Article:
· The Bohr and Haldane effects determine the interaction of O2 and CO2. At the cellular level, pCO2 concentration causes Hb-O2 dissociation.
· It is attained by our body through inhalation.

 

WHAT DO WE USUALLY FORGET ABOUT PCO2?

· Increased pCO2 promotes arteriolar dilatation in various tissues, while a modest effect has been shown in skeletal muscle tissues.

· CO2 can be delivered into our body through the skin (transdermal).

It is used in the medical industry to:

· Rapidly increase the depth of anesthesia when volatile agents are being administered—it increases the depth of respiration and helps to overcome breath holding and bronchial spasm

· Facilitate blind intubation in anesthetic practice

· Facilitate vasodilation and thus lessen the degree of metabolic acidosis during the induction of hypothermia

· Increase cerebral blood flow in arteriosclerotic patients undergoing surgery

· Stimulate respiration after a period of apnea

· Prevent hypocapnia during hyperventilation

 

It is also used in:

· Clinical and physiological investigations

· Gynecological investigations for insufflation into the fallopian tubes and abdominal cavities

· Tissue-freezing techniques (as dry ice) and to destroy warts by freezing.

· The CO2 concentration increment potentiates the S-shaped hemoglobin (Hb) to O2 dissociation curve. It helps Hb to unload O2 from 40% O2 dissociation under normal conditions to 70% O2 dissociation under increase CO2 concentration.

 

WHERE DOES CO2 VAPOR DELIVERED THROUGH THE SKIN TAKE ACTION IN THE BODY?

Transdermal delivery of CO2 has proved to improve local microcirculation (capillary beds) blood flow and tissue perfusion, but it also positively improves systemic blood pressure and TcpO2 (most likely due to the Bohr effect). As mentioned before, therapeutic medical-grade CO2 is used for vasodilatation in the medical field for several conditions and procedures.

Local, CO2 therapy has shown great success rates to improve the healthcare of patients through:

· Treatment for diabetic foot

· Increased microcirculation blood flow and dissociated O2 in healthy and diabetic individuals

·Treatment for arterial stenosis obliterans

· Chronic wound healing

· Adipose tissue treatment

 

Systemically, CO2 therapy has shown great success to improve:

· The healthcare of patients with high blood pressure

· General vital organ function, like that of the: – Pancreas – Liver – Brain – Kidneys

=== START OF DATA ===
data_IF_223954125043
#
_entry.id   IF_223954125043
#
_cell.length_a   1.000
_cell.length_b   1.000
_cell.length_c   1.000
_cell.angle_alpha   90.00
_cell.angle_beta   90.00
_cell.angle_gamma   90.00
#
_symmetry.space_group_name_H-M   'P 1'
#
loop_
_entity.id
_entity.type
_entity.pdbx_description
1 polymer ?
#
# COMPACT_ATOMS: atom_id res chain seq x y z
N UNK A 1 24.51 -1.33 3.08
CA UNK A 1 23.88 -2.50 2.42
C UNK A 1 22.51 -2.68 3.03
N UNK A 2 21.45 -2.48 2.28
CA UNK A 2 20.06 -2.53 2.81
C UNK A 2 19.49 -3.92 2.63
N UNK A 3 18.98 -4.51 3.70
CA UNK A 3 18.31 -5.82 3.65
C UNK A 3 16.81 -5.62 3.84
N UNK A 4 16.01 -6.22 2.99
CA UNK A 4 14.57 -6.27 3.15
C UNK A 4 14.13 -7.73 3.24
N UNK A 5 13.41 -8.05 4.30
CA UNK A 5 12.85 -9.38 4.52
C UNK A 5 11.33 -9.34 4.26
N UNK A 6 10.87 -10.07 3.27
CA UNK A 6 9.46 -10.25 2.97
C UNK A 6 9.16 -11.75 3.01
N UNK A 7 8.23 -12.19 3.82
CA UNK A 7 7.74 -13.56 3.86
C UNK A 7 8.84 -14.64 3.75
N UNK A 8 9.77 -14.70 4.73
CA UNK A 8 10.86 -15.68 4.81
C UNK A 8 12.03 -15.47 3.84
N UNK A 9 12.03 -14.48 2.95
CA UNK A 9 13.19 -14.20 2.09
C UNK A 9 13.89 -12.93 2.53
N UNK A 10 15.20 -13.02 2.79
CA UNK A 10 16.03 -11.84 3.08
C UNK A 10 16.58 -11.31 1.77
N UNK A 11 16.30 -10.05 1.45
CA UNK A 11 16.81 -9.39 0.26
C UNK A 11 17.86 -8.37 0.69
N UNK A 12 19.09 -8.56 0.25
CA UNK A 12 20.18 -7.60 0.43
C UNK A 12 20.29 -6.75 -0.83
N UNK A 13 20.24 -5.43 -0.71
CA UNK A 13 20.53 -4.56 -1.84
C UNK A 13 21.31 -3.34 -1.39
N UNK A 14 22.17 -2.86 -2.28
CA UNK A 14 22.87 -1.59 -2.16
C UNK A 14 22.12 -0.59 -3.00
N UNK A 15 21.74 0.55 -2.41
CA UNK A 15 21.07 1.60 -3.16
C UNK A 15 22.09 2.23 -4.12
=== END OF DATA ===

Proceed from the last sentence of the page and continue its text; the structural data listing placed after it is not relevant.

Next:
We are currently finding clinical researchers who are interested in participating in clinical trials with our medical device. Our goal is to produce scientific evidence of D’OXYVA’s potential to improve healthcare.

 

OUTSTANDING CLINICAL RESEARCH RESULTS

More than two dozen research projects have been performed to test D’OXYVA potential and its capability to help patients obtain wellness. We have tested the efficiency, tolerability and safety of the D’OXYVA medical device in delivering a gentle, highly concentrated CO2 mist to the body through the skin and prove the reproducibility of its effects beyond doubt. To do so, we measured body CO2 concentration before and after treatment as well as the expected physiological response to CO2 treatment. In addition, we have partnered with healthcare leaders and clinicians to perform independent research studies.

Research end points:

1) Safety and tolerability  Up to date, no adverse side effects or negative healthcare responses have been recorded from our clients using D’OXYVA. Also, no participants in our research projects had any documented side effects from treatment. We encourage you to discuss with your healthcare professional if D’OXYVA medical device is right for you.

· Up to date, no adverse side effects or negative healthcare responses have been recorded from our clients using D’OXYVA. Also, no participants in our research projects had any documented side effects from treatment. We encourage you to discuss with your healthcare professional if D’OXYVA medical device is right for you.

· Measured transcutaneous carbon dioxide (TcPCO2)

· Within the first 5 minutes of D’OXYVA treatment, TcPCO2 increases in the body, followed by a decline slope that lasts approximately 240 minutes until returning to baseline values.

· In healthy individuals, D’OXYVA does not increase pCO2 beyond the body buffer’s manageable range, making it completely safe.

 

2) Efficiency CO2 delivery

a. Measured blood perfusion index (PI)
· The results of each research project consistently showed a significant increment on PI in 100% of participants within the first 5 minutes of treatment, peaking at 60 minutes after treatment. From 60 minutes after treatment until 240 minutes (our largest time period evaluated after treatment), PI decreased slowly to baseline levels. PI studies on diabetic patients has demonstrated a greater response to CO2 that in non-diabetic healthy individuals. Our studies have recorded that the PI change (from baseline) in diabetic patients was double the PI change recorded in healthy patients (Graph 1).
Graph 1: Skin perfusion index (SPP) in healthy and diabetic participants vs. time after using the D’OXYVA medical device